The Keypad Thieves

Normally I send poems out to magazines and websites, before I put them on here, hoping an editor will take them, so it’s not only me who thinks there’s something in them. With this one, I have no idea where I’d send it, or what chance it would have – perhaps it would be seen…

Suddenly, a mini urban meadow

It’s easy to forget sometimes that “nature” isn’t always, or only, to be found somewhere else.  I was reminded of this with a visual jolt from a poppy this morning. On a road about five minutes’ walk away from mine, between the foot of the iron railings of a factory (makers of corrosion prevention and…

Waiting in the boneyard: Abney Park

Stamford Hill Motors is not the most romantic of destinations, but I always feel a frisson of excitement when I have to go there. I used to live nearby but no longer, so the annual MOT has become an excuse to visit one of my old North London haunts. It also gives me a legitimate reason to simply…

In between Norwood

The pervading spirit of some places hangs quite obviously in the air. Even if you’re only passing through and not looking very hard, the distinctive atmosphere will soon make itself apparent.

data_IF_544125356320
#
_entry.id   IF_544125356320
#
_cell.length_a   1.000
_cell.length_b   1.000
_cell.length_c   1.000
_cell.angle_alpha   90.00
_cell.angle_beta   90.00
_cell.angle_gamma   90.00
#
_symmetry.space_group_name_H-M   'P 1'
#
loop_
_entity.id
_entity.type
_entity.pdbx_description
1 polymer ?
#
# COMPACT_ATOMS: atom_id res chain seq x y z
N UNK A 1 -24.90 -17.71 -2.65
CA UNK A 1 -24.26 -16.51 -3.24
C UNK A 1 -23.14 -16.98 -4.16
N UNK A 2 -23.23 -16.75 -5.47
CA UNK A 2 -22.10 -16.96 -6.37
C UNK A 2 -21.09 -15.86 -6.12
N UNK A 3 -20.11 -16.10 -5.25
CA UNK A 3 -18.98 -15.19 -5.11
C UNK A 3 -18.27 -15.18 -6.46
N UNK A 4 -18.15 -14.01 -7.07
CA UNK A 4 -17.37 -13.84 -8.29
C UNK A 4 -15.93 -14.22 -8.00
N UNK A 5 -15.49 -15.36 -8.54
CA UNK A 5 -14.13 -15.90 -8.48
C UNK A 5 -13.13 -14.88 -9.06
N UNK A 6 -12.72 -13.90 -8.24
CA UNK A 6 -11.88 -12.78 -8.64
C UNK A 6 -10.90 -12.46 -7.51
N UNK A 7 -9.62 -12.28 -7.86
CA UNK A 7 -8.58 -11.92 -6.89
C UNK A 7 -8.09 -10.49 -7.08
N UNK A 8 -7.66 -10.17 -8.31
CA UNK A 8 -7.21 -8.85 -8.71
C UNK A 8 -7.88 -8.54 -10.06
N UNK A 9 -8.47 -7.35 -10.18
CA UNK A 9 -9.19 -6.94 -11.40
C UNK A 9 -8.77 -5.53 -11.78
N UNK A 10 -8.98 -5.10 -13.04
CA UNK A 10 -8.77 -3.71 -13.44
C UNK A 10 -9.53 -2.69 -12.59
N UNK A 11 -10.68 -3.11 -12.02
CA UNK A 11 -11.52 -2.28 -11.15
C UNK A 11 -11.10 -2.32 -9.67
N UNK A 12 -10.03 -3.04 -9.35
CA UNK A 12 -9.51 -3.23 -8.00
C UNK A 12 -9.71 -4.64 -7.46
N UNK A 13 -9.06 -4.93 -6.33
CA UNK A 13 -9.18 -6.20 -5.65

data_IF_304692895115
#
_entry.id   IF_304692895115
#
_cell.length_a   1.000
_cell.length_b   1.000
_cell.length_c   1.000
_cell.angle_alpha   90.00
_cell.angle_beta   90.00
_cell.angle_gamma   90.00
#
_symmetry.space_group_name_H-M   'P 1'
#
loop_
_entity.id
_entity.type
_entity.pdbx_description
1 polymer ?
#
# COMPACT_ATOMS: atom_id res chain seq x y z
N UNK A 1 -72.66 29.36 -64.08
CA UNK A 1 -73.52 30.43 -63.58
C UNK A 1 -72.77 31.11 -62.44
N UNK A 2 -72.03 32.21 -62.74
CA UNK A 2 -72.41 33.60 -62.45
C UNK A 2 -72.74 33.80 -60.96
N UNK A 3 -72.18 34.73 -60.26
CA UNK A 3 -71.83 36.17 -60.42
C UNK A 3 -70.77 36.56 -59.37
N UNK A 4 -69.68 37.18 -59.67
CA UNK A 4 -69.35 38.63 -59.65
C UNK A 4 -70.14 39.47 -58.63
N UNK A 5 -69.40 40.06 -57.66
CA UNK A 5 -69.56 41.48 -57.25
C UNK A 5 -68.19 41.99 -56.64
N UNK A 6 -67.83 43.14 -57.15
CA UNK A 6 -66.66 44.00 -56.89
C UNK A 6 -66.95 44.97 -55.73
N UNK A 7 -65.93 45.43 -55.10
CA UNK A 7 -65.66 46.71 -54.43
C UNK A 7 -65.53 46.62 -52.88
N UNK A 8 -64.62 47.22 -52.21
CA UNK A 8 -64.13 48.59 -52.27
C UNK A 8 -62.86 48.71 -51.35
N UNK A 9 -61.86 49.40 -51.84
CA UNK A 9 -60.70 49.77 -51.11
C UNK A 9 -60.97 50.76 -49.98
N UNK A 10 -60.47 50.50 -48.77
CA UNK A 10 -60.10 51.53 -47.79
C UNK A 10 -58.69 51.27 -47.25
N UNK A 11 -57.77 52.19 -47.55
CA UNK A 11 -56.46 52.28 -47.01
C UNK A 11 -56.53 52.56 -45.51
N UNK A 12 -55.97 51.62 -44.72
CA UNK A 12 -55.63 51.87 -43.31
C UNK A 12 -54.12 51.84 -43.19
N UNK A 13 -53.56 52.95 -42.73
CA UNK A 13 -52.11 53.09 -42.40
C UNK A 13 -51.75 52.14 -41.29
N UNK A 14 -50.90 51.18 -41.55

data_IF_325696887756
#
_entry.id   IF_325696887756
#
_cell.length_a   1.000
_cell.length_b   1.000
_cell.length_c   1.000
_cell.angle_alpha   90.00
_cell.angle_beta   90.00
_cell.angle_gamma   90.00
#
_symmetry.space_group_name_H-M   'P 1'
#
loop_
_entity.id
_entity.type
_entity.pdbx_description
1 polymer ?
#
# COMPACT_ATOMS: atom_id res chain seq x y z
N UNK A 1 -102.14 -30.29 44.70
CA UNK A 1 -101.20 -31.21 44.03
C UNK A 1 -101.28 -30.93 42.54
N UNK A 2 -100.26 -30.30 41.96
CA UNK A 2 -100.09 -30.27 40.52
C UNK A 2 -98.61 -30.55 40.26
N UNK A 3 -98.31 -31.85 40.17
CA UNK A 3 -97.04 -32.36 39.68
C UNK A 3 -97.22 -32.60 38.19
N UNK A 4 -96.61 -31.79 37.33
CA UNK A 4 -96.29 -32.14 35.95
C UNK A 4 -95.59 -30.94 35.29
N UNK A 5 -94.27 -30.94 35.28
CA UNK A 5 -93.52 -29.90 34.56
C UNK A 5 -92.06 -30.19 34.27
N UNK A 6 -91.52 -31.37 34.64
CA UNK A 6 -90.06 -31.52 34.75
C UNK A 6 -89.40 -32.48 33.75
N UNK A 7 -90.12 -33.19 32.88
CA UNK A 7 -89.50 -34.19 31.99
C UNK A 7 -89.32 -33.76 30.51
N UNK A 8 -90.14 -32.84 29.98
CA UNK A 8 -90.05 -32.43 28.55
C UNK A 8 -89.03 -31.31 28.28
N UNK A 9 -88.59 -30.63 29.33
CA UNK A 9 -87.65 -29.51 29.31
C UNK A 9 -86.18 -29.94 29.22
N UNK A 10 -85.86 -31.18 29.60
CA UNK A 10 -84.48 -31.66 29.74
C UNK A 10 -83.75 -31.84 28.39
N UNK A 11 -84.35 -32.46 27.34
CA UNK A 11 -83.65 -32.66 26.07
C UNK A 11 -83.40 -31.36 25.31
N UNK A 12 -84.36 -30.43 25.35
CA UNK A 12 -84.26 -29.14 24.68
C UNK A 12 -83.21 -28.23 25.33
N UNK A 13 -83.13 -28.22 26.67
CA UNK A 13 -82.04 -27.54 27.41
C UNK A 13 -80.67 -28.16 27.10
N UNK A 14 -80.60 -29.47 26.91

West Norwood isn’t one of those places.

The oasis round the back of the station

Every area of urban green space has it’s own particular history. However, in a general sense, it’s probably true to say that the reason for a specific site’s continued existence will be one of three: it’s a cherished survivor, it’s hung on by chance, or it’s been deliberately created in a spot that was previously home to something else.

Into the Narroways – a landscape of words

Landscapes, imagined and remembered, have always played a central role in literature.

The fascinating relationship between writers and the British landscape is currently explored in a new exhibition at The British Library: Writing Britain: Wastelands to Wonderlands. Here are some thoughts it inspired.